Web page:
On 4th July 2018, Hong Kong’s highest court, the Court of Final Appeal, upheld a previous decision by a lower court to allow same-sex spouses to hold dependent visas, denying an appeal by the Director of Immigration.
What is the impact?
This judgement should allow same-sex spouses to obtain dependent visas, which allow the holder to work in Hong Kong.
The Immigration Department of Hong Kong cannot now appeal to a higher court but it has yet to respond to the judgement with details of how it will amend the immigration regulations for dependent visas.
Under current immigration regulations, a same-sex spouse cannot obtain a dependent visa and can only stay in Hong Kong for short periods as a tourist. This means that, unlike a heterosexual spouse, they cannot work in Hong Kong without obtaining an employment visa in their own right.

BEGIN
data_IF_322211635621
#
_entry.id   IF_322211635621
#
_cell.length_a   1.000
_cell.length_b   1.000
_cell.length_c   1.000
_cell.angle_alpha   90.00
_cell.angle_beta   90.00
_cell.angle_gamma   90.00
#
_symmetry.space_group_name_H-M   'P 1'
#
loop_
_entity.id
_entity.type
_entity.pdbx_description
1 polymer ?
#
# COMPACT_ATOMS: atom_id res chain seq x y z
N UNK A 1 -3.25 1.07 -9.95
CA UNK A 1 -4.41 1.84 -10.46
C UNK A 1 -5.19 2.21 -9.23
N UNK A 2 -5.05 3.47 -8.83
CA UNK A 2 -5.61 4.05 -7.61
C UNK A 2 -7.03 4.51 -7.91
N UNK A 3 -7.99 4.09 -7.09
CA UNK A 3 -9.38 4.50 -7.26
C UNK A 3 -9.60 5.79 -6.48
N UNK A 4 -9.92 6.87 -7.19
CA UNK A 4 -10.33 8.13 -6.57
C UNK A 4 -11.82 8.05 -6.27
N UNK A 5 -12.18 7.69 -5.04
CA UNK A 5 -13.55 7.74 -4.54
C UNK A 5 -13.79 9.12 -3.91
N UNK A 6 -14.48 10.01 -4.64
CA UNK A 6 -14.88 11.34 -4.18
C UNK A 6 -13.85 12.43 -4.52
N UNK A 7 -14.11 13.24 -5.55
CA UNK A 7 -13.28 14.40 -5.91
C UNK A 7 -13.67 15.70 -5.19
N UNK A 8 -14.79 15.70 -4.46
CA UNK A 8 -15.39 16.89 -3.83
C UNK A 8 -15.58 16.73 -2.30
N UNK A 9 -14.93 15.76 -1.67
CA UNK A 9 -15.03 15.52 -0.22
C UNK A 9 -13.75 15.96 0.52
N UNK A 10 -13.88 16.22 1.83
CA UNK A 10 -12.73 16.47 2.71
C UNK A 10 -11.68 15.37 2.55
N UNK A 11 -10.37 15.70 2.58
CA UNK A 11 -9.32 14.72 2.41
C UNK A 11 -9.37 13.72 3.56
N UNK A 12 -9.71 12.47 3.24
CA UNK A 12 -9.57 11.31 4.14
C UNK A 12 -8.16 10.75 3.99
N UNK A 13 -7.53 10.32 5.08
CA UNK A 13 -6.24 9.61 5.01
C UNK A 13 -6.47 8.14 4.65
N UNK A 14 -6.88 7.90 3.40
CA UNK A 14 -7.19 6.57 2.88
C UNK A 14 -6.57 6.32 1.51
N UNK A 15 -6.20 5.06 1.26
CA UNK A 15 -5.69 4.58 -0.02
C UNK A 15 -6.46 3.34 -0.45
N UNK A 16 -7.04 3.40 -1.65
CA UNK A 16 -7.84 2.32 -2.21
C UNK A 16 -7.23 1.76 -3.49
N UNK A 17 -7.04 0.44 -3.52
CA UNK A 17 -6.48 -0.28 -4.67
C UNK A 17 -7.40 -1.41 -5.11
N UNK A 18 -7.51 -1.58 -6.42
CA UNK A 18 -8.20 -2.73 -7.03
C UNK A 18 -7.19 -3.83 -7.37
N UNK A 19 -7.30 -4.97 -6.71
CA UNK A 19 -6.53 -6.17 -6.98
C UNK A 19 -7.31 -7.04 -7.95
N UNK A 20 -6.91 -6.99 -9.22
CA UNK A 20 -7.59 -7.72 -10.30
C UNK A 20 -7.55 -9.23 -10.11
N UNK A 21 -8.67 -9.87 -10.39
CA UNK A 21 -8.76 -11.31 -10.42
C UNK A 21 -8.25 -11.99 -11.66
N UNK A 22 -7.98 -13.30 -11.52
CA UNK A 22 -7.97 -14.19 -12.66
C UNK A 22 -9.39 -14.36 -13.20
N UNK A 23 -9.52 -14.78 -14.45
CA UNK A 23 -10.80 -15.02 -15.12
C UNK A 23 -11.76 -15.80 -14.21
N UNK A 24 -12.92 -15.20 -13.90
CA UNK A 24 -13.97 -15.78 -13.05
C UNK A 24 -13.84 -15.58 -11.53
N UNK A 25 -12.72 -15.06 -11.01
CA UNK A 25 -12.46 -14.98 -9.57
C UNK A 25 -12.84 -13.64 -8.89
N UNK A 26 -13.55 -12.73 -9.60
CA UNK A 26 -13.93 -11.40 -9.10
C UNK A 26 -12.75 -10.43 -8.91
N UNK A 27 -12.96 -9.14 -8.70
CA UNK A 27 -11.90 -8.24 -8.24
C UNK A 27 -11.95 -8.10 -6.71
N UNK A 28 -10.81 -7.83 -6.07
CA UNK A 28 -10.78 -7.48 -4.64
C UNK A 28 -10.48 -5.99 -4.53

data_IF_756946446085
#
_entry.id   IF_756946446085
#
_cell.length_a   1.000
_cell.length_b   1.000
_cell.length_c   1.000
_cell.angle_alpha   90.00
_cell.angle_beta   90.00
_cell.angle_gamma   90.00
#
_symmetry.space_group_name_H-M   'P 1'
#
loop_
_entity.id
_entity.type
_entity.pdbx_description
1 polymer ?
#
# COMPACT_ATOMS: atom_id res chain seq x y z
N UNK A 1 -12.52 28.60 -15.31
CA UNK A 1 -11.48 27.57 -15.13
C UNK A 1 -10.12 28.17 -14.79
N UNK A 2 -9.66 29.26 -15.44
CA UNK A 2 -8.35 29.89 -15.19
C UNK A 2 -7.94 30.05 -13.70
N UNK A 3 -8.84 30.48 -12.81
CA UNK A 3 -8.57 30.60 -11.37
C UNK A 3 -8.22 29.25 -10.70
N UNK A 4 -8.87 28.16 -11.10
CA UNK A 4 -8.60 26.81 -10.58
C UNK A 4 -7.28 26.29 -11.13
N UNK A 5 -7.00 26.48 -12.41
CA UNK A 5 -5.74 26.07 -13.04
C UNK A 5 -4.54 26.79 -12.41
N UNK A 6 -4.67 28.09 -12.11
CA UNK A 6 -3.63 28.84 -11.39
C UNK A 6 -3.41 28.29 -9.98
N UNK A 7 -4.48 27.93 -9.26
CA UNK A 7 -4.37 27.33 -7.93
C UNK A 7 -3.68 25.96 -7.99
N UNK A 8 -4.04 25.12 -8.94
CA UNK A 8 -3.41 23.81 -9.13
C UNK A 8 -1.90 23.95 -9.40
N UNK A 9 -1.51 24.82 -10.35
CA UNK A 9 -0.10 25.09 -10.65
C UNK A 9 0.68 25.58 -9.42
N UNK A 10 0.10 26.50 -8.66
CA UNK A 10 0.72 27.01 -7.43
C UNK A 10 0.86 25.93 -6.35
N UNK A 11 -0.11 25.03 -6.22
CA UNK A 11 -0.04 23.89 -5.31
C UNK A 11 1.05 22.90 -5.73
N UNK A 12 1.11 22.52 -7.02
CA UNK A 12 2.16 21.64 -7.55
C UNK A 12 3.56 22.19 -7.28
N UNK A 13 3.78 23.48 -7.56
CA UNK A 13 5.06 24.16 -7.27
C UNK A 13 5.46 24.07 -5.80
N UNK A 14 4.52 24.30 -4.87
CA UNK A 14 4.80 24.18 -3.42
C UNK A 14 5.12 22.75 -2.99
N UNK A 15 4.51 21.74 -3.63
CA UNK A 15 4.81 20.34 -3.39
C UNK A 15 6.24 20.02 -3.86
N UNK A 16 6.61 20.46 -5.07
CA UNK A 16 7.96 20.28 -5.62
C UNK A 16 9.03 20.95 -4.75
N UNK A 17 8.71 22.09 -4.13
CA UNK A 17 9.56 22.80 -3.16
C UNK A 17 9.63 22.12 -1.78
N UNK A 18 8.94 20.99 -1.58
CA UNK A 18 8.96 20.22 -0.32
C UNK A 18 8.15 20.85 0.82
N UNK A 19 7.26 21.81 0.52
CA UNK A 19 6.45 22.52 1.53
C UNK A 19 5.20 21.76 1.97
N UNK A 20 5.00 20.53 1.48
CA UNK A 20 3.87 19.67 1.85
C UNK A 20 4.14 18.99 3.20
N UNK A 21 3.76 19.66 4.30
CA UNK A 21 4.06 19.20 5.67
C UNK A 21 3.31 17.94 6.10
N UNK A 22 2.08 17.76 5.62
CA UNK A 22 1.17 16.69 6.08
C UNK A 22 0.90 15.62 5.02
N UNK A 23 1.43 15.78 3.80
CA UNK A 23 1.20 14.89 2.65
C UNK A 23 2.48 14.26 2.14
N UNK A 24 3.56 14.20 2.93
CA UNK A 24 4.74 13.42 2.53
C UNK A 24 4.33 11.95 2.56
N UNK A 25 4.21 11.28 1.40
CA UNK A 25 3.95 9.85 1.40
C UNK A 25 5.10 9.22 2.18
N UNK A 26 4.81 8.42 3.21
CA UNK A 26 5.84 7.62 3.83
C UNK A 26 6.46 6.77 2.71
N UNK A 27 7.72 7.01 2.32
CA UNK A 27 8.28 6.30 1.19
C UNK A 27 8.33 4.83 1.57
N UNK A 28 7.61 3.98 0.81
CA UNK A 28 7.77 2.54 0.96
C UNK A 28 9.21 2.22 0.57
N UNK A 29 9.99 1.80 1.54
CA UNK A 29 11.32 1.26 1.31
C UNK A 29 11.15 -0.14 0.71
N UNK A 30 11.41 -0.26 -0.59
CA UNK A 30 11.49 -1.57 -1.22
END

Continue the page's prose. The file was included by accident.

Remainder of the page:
The case in question was first brought by the British same-sex spouse of a dual British and South African national holding a Hong Kong employment visa, whose application for a dependent visa was rejected by the Immigration Department in 2014.
Same-sex marriages are not recognised as valid in Hong Kong law.
Employment visa holders, their same-sex spouses and their employers who may be affected by this judgement are advised to contact their Newland Chase immigration specialist for the latest information on the Immigration Department’s response to this judgement.
For general advice and information on immigration and business travel to Hong Kong, please email us at firstname.lastname@example.org.